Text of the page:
Iran has a long history of human rights violations. It’s disheartening to say but seeing the regime continue to oppress the Iranian people is not breaking news. We saw one of the deadliest crackdowns in modern Iranian history just 7 months ago. This rogue regime continues to break international laws by violating human rights, arbitrarily oppressing innocent people, interfering and prevent a plane crash investigation of international interest, where Iran is the body that shot down this commercial flight. Frankly, the International Criminal Court should be involved here as soon as possible.

Following the death of Qasem Soleimani, supporters of the Regime organized vigils to commemorate the life of Soleimani. Many from the Iranian-Canadian community spoke out in frustration as counter-protestors. Does this instance accurately reflect the divide on the Regime by the Iranian-Canadian community? 

Every community has its extreme factions. I am deeply critical of this faction because they are propagating the narrative that Iran’s state-run media produces. While Ghassem Soleimani may have helped defeat some ISIS factions and other Wahhabist groups in the region, he also funded, trained and equipped many militant and terrorist groups that went on to kill American and Canadian soldiers. The instability role that Iran plays in the region comes from the clandestine arm of the IRGC, the Qods force, formerly run by Ghassem Soleimani. He was often portrayed as a hero in Iranian media and his apolitical nature made him very popular within Iran. Here in Canada, we are privileged to see multiple sources of information to form our own opinions. Unfortunately, there are still factions that adhere to the Iranian regime narrative and see the killing of Ghassem Soleimani from a different viewpoint than the majority of the Iranian-Canadian diaspora.

Why have International Organizations that claim to defend human rights failed to do so, in the instance of Iran, China and others? 

The United Nations Human Rights Council is an organization that is often labelled as a circus. In 2015, they elected Saudi Arabia to chair the Human Rights Council Advisory Committee. This is akin to having ISIS chair the committee on same-sex marriage. Saudi Arabia, in the same year, beheaded more people than ISIS. Sudan’s (a member state) former president is wanted on multiple international crimes including genocide. Eritrea, another current member state, was found guilty of widespread human rights violations. I can’t actually think of a single country that is adhering to all of the Articles within the Universal Declaration of Human Rights, including Canada. Human Rights as set forth by these international organizations are wishful intentions, with little to no enforcement.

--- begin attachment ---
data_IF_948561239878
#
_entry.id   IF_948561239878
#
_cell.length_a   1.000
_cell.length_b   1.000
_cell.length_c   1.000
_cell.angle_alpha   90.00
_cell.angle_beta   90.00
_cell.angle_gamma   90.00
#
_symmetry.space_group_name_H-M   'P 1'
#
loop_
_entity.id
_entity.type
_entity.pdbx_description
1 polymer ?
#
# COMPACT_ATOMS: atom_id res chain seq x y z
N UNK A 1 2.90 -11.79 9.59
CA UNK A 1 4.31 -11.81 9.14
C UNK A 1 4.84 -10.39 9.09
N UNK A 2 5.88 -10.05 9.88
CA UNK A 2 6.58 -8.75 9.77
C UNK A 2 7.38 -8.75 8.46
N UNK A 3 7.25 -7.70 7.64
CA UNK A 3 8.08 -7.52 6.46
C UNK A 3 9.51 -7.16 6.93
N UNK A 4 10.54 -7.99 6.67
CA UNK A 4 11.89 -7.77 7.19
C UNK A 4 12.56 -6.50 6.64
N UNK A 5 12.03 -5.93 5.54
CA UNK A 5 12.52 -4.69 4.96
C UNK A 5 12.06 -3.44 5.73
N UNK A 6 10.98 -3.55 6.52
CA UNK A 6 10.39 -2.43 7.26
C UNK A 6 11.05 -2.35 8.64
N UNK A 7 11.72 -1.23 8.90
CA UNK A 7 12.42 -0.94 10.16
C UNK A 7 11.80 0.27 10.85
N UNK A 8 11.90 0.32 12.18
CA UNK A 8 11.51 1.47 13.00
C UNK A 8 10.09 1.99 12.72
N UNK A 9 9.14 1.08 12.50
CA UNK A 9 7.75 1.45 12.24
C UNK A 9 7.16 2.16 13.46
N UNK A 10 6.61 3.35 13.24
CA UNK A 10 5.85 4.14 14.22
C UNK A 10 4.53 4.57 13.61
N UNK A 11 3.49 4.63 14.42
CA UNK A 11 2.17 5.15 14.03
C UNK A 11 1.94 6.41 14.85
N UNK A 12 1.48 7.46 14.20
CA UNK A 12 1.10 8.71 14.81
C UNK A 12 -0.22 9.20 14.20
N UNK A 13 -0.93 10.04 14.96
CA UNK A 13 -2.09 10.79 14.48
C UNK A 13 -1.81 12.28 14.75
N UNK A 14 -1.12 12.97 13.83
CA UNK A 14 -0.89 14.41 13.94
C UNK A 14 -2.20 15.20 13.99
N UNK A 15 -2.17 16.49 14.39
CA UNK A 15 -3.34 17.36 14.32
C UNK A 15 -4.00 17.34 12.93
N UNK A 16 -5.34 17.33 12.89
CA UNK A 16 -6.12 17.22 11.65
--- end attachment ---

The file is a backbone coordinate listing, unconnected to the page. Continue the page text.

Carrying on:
The hijab is often a source of controversy for many, as we’ve seen Iranian women willingly take off the hijab and face subsequent lashes and imprisonment. How is it viewed amongst Iranian-Canadians?

In Iran, a woman will be harassed, fined, jailed, lashed, or even face capital punishment for refusing to wear the hijab. Although there are many more forms of oppression in Iran, the hijab has become the single largest symbol for the oppression of women there. Promoting it here in the name of feminism is a spit in the face of all of those women across the world who are fighting patriarchal societies with their lives. Iran has countless women in prison because they refused to cover their hair. I have a great deal of admiration for those who wear the hijab here in Canada. They choose to do so freely and all the power to anyone who wishes to dress according to their customs and traditions, but the vast majority of the Iranian-Canadian women do not wear a hijab. This is a good reflection of what the choice of these individuals would be if they had this freedom in Iran. When politicians in Canada wear the hijab, they endorse the rhetoric of these oppressive regimes and make the plight of women in prisons within these oppressive societies meaningless.

Do the extreme secularism laws of Quebec and the extremism of the Regime on religious symbols indicate both sides are wrong? Are they two sides to the same coin?

Extremism is not good for anyone on any side. Quebec’s Bill 21 is an extreme piece of legislation in clear violation of article 2 of the Universal Declaration of Human Rights. If seeing someone wearing a kippah, turban, hijab, or an atheist t-shirt upsets you, then you’re the problem – forcing society to change for you, is not the answer. Canada is the best place in the world, partly because of the freedoms we enjoy, and the sense of self-identity one can have within our pluralistic society.